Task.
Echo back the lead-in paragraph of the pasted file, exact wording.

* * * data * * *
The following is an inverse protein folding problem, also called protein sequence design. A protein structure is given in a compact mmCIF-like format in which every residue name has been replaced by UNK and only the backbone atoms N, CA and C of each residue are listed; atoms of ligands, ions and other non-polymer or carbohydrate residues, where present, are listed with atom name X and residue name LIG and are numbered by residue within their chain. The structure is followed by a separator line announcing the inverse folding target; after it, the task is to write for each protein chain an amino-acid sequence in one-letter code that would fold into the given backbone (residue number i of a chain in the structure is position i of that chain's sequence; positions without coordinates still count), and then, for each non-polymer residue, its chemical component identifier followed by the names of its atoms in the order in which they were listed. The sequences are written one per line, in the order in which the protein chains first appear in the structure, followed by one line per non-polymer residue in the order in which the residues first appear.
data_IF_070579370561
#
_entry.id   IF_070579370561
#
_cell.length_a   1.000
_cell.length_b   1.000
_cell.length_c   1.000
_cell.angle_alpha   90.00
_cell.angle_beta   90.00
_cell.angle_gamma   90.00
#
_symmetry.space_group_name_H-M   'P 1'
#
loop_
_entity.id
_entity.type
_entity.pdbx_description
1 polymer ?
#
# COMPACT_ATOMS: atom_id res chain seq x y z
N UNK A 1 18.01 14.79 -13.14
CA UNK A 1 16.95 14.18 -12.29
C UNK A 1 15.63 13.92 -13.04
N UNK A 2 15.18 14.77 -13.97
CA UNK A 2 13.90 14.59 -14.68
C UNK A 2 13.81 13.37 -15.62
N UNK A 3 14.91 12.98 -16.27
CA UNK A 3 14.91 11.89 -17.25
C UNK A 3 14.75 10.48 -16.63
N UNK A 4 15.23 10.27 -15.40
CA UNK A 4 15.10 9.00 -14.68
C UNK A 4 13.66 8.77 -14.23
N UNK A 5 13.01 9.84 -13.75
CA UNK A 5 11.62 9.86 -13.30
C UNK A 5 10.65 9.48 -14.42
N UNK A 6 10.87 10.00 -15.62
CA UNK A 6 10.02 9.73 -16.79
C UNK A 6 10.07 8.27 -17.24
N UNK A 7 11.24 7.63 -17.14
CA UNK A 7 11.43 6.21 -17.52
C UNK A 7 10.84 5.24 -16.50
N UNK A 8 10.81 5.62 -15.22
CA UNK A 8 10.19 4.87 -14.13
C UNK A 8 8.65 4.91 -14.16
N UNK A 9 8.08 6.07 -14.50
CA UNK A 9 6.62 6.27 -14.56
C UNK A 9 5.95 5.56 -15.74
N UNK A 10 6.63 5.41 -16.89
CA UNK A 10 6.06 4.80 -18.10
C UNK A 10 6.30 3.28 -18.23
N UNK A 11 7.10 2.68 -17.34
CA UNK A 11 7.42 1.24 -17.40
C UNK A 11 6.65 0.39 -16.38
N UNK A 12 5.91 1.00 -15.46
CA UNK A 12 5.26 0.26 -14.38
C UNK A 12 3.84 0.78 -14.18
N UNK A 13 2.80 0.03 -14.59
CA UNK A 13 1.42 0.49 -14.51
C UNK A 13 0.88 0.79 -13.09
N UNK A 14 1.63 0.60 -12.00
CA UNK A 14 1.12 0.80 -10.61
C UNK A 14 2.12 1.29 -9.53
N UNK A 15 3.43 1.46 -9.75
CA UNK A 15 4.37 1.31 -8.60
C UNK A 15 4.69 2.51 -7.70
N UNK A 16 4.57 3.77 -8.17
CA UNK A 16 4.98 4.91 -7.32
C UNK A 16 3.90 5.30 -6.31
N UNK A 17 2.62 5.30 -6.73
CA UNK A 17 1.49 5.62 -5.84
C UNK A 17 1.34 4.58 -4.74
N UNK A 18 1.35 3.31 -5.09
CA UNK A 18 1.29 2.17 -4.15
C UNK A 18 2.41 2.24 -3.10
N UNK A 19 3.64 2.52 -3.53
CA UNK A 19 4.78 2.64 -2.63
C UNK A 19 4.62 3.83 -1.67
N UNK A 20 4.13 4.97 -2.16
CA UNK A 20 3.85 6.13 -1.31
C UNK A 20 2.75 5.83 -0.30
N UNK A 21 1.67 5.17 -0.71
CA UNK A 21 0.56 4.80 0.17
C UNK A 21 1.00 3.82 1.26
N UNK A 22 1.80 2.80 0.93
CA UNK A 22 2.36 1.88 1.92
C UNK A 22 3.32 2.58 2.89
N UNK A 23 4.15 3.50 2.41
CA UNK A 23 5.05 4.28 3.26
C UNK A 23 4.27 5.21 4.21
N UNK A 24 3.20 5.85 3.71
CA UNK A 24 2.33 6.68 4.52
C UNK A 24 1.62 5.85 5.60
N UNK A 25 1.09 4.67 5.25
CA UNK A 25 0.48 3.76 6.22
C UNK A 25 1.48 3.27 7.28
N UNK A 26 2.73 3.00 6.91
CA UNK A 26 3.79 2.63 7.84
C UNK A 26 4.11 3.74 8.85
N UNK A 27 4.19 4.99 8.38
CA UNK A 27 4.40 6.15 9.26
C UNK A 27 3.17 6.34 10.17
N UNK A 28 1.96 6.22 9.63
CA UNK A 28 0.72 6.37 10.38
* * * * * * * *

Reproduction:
The following is an inverse protein folding problem, also called protein sequence design. A protein structure is given in a compact mmCIF-like format in which every residue name has been replaced by UNK and only the backbone atoms N, CA and C of each residue are listed; atoms of ligands, ions and other non-polymer or carbohydrate residues, where present, are listed with atom name X and residue name LIG and are numbered by residue within their chain. The structure is followed by a separator line announcing the inverse folding target; after it, the task is to write for each protein chain an amino-acid sequence in one-letter code that would fold into the given backbone (residue number i of a chain in the structure is position i of that chain's sequence; positions without coordinates still count), and then, for each non-polymer residue, its chemical component identifier followed by the names of its atoms in the order in which they were listed. The sequences are written one per line, in the order in which the protein chains first appear in the structure, followed by one line per non-polymer residue in the order in which the residues first appear.